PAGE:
Company Culture and Employees – I think this is a very important aspect that is often overlooked.  I mentioned Southwest above, they have personalized their brand in many advertisement and the way they interact.  This culture has a high influence on Customer Service scores.  It is hard for me to rate a company low after I just got to know one of their employees.  The best example of this is of course Zappos and how open they are in sharing the spirit of their employees.  This personalization by the brand is extremely influential.  The same holds true on the other end of the spectrum.  General Electric is a company that has many influences on our lives.  I am not sure how there Customer Service ratings would be, but I would bet there is an influence in the rating due to the cold nature Jack Welch, former CEO, sometimes created or the amount of layoffs they have had in the past.  I like the company a lot as an investor and I think Jeff Immelt has tried to change some of those perception, but that is something that has impacted many families and will influence the brand for years, even though they do bring “Good things to life!”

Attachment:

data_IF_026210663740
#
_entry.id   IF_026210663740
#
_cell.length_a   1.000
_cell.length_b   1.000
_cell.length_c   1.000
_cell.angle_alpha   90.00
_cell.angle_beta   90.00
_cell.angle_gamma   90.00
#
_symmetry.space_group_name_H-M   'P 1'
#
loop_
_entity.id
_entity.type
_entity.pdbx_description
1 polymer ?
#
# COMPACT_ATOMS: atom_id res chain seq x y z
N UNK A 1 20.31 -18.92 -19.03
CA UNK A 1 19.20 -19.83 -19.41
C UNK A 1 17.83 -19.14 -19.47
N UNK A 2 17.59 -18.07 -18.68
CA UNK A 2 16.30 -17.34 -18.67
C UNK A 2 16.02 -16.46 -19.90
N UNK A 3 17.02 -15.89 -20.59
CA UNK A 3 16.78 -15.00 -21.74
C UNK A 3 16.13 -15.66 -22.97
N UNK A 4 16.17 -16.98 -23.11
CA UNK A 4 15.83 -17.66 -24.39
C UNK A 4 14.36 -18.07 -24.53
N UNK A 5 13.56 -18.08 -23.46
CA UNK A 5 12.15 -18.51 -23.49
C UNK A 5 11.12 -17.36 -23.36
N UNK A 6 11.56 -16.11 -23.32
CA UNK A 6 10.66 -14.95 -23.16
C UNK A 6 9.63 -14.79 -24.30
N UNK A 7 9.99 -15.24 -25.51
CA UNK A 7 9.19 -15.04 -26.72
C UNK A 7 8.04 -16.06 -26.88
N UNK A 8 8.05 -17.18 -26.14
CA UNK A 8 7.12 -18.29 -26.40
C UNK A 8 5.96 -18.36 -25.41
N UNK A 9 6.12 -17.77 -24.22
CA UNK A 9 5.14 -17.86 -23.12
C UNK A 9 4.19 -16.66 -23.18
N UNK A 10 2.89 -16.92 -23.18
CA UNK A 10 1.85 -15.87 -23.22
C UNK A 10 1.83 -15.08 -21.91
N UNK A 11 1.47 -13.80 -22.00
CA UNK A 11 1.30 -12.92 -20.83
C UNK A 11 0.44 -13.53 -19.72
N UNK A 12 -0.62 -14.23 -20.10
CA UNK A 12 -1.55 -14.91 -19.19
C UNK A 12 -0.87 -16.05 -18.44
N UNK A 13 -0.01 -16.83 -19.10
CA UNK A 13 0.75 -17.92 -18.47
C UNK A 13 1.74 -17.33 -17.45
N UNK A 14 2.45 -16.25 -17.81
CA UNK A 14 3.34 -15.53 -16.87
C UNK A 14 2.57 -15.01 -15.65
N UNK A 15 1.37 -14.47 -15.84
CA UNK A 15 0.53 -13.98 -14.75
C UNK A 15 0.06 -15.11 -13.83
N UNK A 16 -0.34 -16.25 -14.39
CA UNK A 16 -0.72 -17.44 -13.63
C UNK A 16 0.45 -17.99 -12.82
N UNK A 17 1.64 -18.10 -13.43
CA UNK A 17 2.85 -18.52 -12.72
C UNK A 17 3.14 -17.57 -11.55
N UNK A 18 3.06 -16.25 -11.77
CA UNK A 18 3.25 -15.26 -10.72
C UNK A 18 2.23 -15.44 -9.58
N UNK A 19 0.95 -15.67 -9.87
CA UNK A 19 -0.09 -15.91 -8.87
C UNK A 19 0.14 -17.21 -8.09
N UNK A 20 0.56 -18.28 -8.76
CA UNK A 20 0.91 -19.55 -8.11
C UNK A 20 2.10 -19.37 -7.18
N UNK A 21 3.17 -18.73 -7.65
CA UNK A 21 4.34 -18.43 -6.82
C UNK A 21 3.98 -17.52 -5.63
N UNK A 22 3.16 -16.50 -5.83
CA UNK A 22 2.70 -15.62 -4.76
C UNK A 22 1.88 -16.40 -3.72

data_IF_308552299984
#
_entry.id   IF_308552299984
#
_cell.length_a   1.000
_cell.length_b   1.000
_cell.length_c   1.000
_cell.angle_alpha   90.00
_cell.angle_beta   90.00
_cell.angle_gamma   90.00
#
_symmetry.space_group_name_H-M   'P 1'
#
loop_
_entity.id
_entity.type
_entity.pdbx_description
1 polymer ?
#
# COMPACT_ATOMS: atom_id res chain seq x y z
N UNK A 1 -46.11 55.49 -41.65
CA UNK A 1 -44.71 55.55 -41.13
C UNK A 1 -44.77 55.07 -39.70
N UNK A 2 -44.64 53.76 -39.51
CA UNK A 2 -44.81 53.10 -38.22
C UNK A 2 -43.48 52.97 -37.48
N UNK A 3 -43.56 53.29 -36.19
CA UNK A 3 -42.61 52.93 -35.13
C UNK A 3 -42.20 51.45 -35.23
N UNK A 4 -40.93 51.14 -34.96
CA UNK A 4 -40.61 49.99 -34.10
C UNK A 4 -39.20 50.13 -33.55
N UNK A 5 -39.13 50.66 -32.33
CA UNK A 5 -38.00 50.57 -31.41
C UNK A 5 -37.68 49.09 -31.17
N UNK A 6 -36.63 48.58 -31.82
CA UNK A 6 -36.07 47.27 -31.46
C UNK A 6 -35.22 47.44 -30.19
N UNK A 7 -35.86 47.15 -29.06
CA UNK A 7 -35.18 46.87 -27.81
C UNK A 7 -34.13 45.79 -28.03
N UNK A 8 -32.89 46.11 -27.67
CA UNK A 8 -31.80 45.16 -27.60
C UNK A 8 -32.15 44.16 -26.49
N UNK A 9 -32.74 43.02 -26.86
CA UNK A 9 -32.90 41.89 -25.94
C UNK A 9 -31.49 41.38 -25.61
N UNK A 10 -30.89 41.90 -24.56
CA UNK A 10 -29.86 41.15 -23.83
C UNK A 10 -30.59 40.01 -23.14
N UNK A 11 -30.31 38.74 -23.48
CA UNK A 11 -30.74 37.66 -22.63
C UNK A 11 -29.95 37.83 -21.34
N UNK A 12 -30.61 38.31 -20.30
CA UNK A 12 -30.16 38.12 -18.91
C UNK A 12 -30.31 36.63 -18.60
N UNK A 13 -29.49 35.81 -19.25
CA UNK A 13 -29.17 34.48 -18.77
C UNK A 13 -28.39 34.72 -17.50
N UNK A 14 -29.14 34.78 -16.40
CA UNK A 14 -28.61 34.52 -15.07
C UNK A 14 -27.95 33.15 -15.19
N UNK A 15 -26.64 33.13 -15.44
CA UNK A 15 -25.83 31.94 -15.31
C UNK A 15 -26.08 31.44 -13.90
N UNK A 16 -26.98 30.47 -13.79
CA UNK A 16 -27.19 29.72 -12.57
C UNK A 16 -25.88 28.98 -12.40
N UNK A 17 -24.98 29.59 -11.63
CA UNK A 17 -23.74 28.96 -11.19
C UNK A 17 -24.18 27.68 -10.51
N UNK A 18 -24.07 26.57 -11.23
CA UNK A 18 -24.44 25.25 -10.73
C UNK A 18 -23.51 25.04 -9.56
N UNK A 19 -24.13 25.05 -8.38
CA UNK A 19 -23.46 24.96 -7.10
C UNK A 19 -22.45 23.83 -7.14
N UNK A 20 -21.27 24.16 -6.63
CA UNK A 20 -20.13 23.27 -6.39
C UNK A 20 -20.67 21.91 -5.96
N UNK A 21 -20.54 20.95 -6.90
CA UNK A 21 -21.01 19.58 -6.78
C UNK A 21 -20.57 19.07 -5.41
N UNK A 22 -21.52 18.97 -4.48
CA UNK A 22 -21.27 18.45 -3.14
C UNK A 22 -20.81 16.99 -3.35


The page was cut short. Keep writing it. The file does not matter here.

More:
In the spirit of this post, I would like to share this Comcast Customer Guarantee ad.  The reason is how it fits into the conversation.  All of the Comcast people you see in this ad are actual employees who were recognized for providing outstanding service.

What are some other influencers to Customer Service ratings?  What do companies need to do to win over the hearts and minds of Customers?  This will lead to an upcoming post on the Customer joining the C-Suite.

I hope everyone is have a great holiday season!